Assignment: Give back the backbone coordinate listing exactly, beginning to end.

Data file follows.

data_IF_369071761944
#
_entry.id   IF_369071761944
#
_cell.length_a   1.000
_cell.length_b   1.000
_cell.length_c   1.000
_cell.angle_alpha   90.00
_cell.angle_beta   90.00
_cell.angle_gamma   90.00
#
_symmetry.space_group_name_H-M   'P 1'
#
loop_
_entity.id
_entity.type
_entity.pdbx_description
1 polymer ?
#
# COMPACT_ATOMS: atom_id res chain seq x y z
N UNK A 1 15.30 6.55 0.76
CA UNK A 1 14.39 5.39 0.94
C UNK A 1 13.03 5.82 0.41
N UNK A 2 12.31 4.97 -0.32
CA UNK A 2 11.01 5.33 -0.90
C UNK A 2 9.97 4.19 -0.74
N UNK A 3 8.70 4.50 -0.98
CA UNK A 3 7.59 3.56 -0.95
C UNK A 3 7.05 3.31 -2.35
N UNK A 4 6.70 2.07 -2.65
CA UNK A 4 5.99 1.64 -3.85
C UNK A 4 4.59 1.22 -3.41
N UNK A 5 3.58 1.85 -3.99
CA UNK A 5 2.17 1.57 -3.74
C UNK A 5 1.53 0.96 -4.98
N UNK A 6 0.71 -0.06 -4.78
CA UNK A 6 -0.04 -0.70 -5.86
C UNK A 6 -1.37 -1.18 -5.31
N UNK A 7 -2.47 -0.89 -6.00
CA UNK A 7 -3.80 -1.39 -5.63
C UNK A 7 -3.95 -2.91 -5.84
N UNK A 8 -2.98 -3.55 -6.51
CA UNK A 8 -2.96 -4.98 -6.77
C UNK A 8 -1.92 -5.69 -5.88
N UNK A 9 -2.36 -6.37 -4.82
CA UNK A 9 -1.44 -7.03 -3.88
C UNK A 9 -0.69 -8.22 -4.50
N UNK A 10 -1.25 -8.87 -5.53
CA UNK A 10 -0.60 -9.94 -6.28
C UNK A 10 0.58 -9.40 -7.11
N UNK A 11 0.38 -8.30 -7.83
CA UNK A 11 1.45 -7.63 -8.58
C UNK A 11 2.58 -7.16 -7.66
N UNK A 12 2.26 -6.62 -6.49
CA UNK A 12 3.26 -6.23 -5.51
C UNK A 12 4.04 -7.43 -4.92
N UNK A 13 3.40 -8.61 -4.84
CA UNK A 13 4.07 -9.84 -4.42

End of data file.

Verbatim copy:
data_IF_369071761944
#
_entry.id   IF_369071761944
#
_cell.length_a   1.000
_cell.length_b   1.000
_cell.length_c   1.000
_cell.angle_alpha   90.00
_cell.angle_beta   90.00
_cell.angle_gamma   90.00
#
_symmetry.space_group_name_H-M   'P 1'
#
loop_
_entity.id
_entity.type
_entity.pdbx_description
1 polymer ?
#
# COMPACT_ATOMS: atom_id res chain seq x y z
N UNK A 1 15.30 6.55 0.76
CA UNK A 1 14.39 5.39 0.94
C UNK A 1 13.03 5.82 0.41
N UNK A 2 12.31 4.97 -0.32
CA UNK A 2 11.01 5.33 -0.90
C UNK A 2 9.97 4.19 -0.74
N UNK A 3 8.70 4.50 -0.98
CA UNK A 3 7.59 3.56 -0.95
C UNK A 3 7.05 3.31 -2.35
N UNK A 4 6.70 2.07 -2.65
CA UNK A 4 5.99 1.64 -3.85
C UNK A 4 4.59 1.22 -3.41
N UNK A 5 3.58 1.85 -3.99
CA UNK A 5 2.17 1.57 -3.74
C UNK A 5 1.53 0.96 -4.98
N UNK A 6 0.71 -0.06 -4.78
CA UNK A 6 -0.04 -0.70 -5.86
C UNK A 6 -1.37 -1.18 -5.31
N UNK A 7 -2.47 -0.89 -6.00
CA UNK A 7 -3.80 -1.39 -5.63
C UNK A 7 -3.95 -2.91 -5.84
N UNK A 8 -2.98 -3.55 -6.51
CA UNK A 8 -2.96 -4.98 -6.77
C UNK A 8 -1.92 -5.69 -5.88
N UNK A 9 -2.36 -6.37 -4.82
CA UNK A 9 -1.44 -7.03 -3.88
C UNK A 9 -0.69 -8.22 -4.50
N UNK A 10 -1.25 -8.87 -5.53
CA UNK A 10 -0.60 -9.94 -6.28
C UNK A 10 0.58 -9.40 -7.11
N UNK A 11 0.38 -8.30 -7.83
CA UNK A 11 1.45 -7.63 -8.58
C UNK A 11 2.58 -7.16 -7.66
N UNK A 12 2.26 -6.62 -6.49
CA UNK A 12 3.26 -6.23 -5.51
C UNK A 12 4.04 -7.43 -4.92
N UNK A 13 3.40 -8.61 -4.84
CA UNK A 13 4.07 -9.84 -4.42